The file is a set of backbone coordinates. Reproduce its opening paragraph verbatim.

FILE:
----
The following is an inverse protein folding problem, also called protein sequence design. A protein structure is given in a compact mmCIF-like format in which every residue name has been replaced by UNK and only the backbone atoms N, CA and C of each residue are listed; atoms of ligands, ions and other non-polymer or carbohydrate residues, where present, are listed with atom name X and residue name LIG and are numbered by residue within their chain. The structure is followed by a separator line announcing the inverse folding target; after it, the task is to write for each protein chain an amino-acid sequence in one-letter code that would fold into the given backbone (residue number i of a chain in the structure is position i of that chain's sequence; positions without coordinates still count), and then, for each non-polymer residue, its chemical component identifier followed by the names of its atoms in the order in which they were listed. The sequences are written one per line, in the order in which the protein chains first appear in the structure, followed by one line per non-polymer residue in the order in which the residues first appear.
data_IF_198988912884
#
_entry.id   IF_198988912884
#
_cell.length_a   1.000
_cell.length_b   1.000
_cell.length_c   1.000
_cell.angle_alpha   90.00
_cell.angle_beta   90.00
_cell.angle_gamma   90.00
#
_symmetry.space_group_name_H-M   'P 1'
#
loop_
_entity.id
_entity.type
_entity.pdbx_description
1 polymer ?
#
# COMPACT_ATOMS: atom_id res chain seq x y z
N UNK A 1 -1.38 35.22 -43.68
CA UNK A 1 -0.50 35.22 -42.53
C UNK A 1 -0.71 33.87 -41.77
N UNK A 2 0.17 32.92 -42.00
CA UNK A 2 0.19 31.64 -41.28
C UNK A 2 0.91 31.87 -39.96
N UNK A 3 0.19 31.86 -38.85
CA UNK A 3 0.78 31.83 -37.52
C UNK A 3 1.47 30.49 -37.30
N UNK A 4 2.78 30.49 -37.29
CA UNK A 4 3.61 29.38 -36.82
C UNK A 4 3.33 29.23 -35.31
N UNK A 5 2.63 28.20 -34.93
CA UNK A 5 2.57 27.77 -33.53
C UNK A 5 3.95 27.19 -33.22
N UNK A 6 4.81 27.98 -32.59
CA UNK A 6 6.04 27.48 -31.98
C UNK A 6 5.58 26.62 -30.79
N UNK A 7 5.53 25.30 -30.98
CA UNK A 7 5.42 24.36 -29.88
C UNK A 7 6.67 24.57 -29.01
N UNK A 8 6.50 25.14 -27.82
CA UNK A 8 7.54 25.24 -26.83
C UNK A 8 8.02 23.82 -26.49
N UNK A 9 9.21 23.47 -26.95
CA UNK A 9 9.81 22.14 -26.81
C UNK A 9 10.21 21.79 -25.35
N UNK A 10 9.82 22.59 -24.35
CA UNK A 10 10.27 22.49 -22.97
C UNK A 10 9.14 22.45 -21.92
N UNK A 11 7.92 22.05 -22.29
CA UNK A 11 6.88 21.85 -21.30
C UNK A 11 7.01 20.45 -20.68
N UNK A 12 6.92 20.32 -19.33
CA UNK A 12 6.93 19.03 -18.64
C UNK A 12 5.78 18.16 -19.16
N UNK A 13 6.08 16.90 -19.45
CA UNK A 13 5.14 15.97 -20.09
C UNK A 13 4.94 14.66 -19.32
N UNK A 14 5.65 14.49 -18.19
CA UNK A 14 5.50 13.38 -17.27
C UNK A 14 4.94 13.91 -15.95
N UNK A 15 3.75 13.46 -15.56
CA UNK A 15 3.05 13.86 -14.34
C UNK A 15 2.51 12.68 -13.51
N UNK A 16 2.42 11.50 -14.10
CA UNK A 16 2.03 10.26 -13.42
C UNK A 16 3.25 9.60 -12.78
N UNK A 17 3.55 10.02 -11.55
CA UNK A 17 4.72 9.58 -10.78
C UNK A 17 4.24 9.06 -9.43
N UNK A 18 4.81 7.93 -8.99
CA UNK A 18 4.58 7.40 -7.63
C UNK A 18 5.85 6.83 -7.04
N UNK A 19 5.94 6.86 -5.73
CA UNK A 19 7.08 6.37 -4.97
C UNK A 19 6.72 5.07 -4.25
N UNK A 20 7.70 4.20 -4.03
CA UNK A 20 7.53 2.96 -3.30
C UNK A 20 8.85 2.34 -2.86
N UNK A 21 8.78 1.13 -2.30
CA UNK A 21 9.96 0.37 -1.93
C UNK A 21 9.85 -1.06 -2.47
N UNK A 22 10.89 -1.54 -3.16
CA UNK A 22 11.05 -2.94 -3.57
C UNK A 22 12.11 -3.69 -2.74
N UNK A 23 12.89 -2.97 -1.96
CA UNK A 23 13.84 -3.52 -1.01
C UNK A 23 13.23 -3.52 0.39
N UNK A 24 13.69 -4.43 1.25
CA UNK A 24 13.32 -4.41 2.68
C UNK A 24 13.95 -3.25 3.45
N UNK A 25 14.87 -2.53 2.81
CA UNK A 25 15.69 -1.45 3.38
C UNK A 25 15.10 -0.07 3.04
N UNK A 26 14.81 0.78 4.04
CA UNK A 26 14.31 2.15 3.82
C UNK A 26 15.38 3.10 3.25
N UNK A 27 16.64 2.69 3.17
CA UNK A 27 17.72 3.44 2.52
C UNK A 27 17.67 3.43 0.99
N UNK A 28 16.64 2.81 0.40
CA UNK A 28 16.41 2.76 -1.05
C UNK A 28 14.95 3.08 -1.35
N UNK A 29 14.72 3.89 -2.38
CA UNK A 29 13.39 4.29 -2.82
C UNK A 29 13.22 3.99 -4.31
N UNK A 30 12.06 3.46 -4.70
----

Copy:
The following is an inverse protein folding problem, also called protein sequence design. A protein structure is given in a compact mmCIF-like format in which every residue name has been replaced by UNK and only the backbone atoms N, CA and C of each residue are listed; atoms of ligands, ions and other non-polymer or carbohydrate residues, where present, are listed with atom name X and residue name LIG and are numbered by residue within their chain. The structure is followed by a separator line announcing the inverse folding target; after it, the task is to write for each protein chain an amino-acid sequence in one-letter code that would fold into the given backbone (residue number i of a chain in the structure is position i of that chain's sequence; positions without coordinates still count), and then, for each non-polymer residue, its chemical component identifier followed by the names of its atoms in the order in which they were listed. The sequences are written one per line, in the order in which the protein chains first appear in the structure, followed by one line per non-polymer residue in the order in which the residues first appear.